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Here are today’s top stories.
Trump Prioritizes Preserving Middle Class Tax Break

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Good afternoon. You spend hours staring at your phone, but only the outside of it. Its interior is hidden from view (unless, of course, it makes sudden contact with a concrete surface). What’s inside isn’t just a careful calibration of lithium ion batteries and cell antennas; it’s a story of the device’s evolution, as you’ll see below. —Megan Hess

Distressed investors are already buying Houston homes for 40 cents on the dollar. Some are eyeing the billions of dollars in hurricane-ravaged property in Texas and Florida and deciding to take out their checkbooks. Investors figure they can buy low, either fix up and flip the houses or rent them out for several years, and unload them later, doubling their money or more.

What’s inside all the iPhones. Ever cracked open an iPhone — on purpose? We partnered with iFixit, known for its detailed teardowns, to take a look inside every iPhone since the original in 2007.

Trump is angry about a proposal in his own tax plan. Months after the White House said it  wanted to end a federal tax break for people in high-tax states, President Trump got mad when he learned the change would hurt some middle-income taxpayers, according to two people familiar with his thinking.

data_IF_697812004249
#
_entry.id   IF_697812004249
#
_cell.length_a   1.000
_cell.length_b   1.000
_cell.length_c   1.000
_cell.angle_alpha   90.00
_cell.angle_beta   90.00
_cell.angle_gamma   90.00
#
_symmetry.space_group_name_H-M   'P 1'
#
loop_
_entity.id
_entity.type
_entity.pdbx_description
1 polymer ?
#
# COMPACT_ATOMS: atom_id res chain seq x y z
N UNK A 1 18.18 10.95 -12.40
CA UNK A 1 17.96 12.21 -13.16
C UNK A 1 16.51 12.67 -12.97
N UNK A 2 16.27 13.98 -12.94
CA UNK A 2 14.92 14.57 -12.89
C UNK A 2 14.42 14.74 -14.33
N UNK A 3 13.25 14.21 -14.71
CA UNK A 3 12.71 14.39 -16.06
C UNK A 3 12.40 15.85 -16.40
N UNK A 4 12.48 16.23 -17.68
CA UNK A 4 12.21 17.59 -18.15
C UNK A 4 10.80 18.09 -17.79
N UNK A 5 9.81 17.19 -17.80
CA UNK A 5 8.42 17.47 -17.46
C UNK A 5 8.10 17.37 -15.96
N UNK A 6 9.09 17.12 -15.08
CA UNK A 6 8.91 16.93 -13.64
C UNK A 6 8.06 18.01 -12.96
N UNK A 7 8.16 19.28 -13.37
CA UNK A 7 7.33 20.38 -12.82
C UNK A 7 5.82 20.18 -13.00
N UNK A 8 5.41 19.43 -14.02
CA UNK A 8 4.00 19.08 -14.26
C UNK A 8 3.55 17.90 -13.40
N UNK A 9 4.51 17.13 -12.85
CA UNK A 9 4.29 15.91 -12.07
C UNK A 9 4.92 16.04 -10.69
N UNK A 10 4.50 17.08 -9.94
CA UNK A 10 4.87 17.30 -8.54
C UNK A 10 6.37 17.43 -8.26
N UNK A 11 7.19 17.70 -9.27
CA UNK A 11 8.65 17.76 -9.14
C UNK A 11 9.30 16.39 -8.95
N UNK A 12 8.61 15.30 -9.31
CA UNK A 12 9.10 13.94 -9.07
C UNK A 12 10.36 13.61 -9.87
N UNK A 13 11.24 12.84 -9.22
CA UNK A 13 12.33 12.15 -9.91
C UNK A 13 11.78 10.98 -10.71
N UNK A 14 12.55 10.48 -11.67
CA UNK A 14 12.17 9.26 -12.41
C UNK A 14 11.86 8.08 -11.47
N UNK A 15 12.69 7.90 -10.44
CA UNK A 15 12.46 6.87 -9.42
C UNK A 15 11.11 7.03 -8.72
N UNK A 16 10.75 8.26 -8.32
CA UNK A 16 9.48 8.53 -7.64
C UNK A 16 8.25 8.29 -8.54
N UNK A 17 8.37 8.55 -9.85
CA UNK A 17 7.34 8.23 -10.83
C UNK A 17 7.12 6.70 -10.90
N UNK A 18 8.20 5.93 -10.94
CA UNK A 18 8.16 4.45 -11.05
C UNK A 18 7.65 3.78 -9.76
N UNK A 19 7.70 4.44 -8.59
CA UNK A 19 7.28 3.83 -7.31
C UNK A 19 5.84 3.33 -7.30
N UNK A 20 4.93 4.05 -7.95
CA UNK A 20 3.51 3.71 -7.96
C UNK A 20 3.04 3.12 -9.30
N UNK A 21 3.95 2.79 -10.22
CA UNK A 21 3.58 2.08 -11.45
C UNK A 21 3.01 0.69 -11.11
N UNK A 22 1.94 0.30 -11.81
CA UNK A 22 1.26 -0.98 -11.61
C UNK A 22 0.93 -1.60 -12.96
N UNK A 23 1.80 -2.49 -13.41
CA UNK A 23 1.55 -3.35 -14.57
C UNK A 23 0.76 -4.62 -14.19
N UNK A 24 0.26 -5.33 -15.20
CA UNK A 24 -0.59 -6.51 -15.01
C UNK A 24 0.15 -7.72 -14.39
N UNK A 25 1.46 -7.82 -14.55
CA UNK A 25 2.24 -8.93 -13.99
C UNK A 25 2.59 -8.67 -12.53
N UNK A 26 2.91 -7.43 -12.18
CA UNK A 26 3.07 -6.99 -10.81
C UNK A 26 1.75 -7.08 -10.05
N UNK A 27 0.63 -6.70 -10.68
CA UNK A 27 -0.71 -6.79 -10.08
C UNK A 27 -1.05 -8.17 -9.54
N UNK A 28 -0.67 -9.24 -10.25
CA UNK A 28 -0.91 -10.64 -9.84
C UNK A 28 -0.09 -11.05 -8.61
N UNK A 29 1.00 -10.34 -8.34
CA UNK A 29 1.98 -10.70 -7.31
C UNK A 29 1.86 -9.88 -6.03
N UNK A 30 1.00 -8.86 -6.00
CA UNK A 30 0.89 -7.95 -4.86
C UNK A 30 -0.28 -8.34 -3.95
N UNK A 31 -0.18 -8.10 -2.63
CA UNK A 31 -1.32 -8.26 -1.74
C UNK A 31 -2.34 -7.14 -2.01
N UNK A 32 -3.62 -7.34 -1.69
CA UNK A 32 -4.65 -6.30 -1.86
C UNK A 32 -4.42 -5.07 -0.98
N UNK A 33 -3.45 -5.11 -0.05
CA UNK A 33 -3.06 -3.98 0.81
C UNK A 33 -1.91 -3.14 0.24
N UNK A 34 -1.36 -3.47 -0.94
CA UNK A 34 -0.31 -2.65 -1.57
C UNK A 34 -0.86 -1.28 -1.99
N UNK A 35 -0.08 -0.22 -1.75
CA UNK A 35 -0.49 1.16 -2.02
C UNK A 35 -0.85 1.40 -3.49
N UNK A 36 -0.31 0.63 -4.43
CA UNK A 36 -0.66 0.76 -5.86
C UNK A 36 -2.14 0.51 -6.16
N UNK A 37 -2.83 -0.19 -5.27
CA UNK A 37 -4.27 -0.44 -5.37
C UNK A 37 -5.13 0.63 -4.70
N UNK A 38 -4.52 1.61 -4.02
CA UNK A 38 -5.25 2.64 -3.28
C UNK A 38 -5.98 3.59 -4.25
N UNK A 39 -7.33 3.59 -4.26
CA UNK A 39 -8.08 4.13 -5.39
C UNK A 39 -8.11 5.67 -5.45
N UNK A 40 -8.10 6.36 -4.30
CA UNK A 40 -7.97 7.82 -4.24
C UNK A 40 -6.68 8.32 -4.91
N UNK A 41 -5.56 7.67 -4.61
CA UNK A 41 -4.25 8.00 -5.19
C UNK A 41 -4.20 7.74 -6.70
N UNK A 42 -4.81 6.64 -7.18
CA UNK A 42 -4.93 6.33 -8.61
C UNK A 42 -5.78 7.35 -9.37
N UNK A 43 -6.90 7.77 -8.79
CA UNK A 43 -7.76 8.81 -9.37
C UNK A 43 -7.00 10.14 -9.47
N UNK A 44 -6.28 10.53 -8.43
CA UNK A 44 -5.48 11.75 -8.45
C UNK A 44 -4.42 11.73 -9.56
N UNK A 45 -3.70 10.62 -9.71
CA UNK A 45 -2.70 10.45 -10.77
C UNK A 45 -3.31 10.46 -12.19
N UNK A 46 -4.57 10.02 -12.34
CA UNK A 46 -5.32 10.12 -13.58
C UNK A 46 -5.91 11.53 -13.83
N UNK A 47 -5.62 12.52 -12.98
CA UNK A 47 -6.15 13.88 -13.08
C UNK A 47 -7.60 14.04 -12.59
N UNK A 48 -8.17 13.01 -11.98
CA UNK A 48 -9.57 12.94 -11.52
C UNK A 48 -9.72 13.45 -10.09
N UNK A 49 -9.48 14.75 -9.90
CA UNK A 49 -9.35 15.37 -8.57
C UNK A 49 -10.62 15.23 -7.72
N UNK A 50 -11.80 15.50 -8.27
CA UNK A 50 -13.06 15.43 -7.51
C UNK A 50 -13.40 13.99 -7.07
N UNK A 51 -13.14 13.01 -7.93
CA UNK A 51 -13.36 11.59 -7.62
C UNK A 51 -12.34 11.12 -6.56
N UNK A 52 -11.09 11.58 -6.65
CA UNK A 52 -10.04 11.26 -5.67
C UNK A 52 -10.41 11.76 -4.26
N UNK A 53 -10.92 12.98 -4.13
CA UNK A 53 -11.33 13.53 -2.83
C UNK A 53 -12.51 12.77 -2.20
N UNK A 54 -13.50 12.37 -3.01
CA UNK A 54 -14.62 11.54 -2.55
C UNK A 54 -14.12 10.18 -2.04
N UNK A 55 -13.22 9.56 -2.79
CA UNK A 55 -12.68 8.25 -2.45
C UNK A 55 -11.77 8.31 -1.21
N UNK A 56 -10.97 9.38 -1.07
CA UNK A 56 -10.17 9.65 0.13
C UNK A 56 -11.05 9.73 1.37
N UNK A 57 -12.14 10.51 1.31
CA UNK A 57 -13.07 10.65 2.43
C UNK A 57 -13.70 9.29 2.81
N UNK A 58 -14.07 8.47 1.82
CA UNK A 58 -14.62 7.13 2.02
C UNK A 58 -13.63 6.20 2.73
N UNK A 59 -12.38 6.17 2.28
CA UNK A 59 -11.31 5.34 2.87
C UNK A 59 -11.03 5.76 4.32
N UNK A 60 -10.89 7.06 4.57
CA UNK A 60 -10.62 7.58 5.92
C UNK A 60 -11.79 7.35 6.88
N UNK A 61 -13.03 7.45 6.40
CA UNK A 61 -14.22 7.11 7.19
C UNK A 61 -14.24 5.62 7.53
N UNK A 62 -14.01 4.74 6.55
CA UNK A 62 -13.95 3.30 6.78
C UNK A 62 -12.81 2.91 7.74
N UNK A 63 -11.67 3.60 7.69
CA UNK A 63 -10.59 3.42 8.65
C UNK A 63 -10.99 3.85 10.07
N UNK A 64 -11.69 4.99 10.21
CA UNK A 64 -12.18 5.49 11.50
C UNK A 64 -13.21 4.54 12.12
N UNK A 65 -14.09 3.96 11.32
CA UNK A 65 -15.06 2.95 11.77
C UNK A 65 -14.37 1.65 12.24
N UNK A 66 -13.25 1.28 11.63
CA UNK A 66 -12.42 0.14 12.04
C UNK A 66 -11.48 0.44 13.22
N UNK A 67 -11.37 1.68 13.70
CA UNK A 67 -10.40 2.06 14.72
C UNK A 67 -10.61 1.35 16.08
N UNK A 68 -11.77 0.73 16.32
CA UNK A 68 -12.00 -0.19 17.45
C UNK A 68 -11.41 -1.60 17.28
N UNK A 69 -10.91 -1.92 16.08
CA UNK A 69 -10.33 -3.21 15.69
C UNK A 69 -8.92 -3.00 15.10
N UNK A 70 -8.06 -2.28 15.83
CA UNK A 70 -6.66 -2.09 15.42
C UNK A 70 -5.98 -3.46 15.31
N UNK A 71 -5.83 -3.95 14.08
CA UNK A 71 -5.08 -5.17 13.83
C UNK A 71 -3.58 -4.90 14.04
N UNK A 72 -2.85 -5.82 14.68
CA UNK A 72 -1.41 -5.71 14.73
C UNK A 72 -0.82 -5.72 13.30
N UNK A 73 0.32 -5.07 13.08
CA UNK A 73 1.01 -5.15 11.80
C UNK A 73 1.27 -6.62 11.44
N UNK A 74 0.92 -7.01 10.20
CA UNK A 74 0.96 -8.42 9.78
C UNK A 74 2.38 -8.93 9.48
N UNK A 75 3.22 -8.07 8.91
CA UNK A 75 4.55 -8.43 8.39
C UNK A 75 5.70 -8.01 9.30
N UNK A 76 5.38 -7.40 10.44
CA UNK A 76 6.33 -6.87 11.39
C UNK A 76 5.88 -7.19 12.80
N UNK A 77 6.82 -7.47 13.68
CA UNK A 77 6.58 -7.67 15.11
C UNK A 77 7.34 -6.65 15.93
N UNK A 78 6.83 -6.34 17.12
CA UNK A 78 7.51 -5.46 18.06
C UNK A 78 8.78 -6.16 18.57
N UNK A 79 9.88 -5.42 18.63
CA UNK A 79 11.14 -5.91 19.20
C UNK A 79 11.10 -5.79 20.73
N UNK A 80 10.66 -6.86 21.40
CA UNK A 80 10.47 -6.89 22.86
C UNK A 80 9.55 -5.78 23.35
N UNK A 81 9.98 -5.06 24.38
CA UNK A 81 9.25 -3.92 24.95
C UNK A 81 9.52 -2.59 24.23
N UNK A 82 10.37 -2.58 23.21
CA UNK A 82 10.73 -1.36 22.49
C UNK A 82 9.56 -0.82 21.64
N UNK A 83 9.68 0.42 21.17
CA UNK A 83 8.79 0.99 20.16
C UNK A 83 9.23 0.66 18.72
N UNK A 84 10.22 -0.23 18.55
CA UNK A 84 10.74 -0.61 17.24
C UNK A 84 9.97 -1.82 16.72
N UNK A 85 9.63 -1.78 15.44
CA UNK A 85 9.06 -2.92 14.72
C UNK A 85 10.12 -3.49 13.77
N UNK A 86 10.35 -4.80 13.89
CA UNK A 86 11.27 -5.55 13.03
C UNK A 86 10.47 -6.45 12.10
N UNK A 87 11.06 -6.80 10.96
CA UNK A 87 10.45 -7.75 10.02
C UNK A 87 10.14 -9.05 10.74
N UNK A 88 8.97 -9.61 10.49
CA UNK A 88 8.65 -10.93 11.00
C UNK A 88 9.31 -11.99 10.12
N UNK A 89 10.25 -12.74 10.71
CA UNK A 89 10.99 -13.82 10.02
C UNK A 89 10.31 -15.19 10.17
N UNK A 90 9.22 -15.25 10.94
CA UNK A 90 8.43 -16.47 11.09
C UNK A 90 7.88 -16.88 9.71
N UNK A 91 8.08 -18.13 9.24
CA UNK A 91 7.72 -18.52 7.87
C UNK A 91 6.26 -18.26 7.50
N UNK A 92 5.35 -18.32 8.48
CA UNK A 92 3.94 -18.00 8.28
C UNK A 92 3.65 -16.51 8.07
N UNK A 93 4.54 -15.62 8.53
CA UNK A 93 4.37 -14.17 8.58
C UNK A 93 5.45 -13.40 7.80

Another potential Equifax attack. The company, already reeling from a massive data breach, pulled a customer help page from its site so its security team could investigate reports of another possible attack. Equifax shares dropped 2.4 percent on Thursday afternoon, the worst performance in the S&P 500.

Ralph Lauren won’t let go of his shrinking polo empire. While the company hired an outsider as its CEO several months ago, Lauren, who oftens refers to the company as “my baby,” remains heavily involved and still retains control over the creative side of the business. But discounted polos aren’t selling, and the company needs new ideas.

A new milestone for bitcoin. The cryptocurrency surged past $5,000 for the first time, pushing this year’s gains to more than fivefold. As recently as December, it was trading at less than $1,000. Jamie Dimon, who called bitcoin a “fraud” last month, says he won’t talk about it anymore.

A look inside the most expensive house on Earth. Villa Les Cèdres is a 187-year-old, 18,000-square-foot, 14-bedroom mansion set on 35 acres in the South of France. With a list price of $410 million, its owner is betting that the house’s combination of history, luxury, and a prime coastal location will be enough to make it the priciest residential sale in history. See for yourself.

    Before it's here, it's on the Bloomberg Terminal.